Apple's popular iPod player marked its fifth anniversary as a cultural phenomenon that helped bring music into the digital age and reap billions of dollars in sales for the US company.
The California-based company launched its mini music player five years ago on October 23, 2001 and has never looked back as sales of the trendy gadget have continued to skyrocket.
Apple shipped over eight million iPods during its fiscal fourth quarter, marking a 35 percent increase in such shipments over the year-ago quarter, according to the company's latest earnings statement released last Wednesday.
"This strong quarter caps an extraordinary year for Apple," the company's chief executive Steve Jobs said last week, noting that the group had sold over 39 million iPods during the past year.
And the sleek little music player has already become the "first cultural icon of the 21st Century," according to Michael Bull, a media lecturer at Britain's University of Sussex, who is researching the social influence of the iPod.
Apple has shored up the diminutive music player's popularity and ease of use by making it compatible with Windows PCs, and in 2003 the company launched its iTunes online music store enabling iPod devotees to download their favourite hits.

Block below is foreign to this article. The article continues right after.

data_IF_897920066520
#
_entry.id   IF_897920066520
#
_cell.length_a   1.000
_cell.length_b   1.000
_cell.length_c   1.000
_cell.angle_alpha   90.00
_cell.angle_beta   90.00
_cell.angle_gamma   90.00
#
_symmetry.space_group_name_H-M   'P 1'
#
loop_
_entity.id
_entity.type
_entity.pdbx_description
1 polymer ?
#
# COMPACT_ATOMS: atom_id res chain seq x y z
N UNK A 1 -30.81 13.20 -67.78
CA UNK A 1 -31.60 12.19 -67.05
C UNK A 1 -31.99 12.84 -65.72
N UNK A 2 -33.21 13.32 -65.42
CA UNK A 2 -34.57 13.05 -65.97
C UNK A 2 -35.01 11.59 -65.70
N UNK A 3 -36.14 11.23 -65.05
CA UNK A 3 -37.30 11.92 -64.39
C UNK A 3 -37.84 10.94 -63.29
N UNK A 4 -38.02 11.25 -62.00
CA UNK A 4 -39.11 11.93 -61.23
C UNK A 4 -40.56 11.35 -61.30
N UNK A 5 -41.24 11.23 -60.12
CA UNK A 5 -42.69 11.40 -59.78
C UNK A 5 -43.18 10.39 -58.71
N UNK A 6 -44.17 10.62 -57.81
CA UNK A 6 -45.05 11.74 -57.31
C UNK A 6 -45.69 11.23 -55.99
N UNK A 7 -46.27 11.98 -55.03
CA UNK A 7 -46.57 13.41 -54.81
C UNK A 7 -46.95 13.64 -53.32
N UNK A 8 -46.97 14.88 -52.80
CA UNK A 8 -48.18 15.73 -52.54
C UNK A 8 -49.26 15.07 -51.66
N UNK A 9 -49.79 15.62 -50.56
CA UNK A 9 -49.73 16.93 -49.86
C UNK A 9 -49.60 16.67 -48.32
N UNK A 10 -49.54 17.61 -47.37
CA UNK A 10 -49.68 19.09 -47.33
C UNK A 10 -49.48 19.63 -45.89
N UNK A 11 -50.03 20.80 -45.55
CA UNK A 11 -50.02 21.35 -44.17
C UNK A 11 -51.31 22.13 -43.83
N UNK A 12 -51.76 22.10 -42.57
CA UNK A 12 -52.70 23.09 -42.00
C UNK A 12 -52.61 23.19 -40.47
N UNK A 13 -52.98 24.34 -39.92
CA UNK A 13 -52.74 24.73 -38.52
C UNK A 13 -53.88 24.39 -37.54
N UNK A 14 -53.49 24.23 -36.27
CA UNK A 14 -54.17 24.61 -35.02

Current visitors to the iTunes store can also download films and popular television programs.
However, industry competition is mounting, and software giant Microsoft announced in September that its Zune MP3 music player will hit US stores on November 14 as it seeks to challenge iPod's grip on the lucrative market.
South Korean electronics giant Samsung has also started marketing its own MP3 player called the YP-Z5 in a bid to challenge Apple's dominance over the music-player market.
Part of the iPod's success can be attributed to its small size, the smallest model easily fits in a shirt pocket, and its hefty memory which allows owners of the larger models to store up to 20,000 songs.
Its international appeal was also helped by the fact that Apple designed the iPod's menu in multiple languages, including Japanese.
An 80GB model, which sells from 249 dollars, holds up to 20,000 songs, up to 25,000 photos and will also store up to 100 hours of video.
The pocket-size iPod shuffle by comparison costs 79 dollars and can hold up to 240 songs.
Indeed, the iPod has become so ubiquitous that Mazda, General Motors and Ford recently teamed up with Apple to provide iPod-compatible equipment in their cars.
Popular with students and young hipsters, iPods have, however, been snapped up by Britain's Queen Elizabeth II and US President George W. Bush, according to media reports.
Last week, Apple said its most recent quarterly profit jumped 24 percent from a year ago to 546 million dollars as sales of iPod music players and Macintosh computers gathered momentum.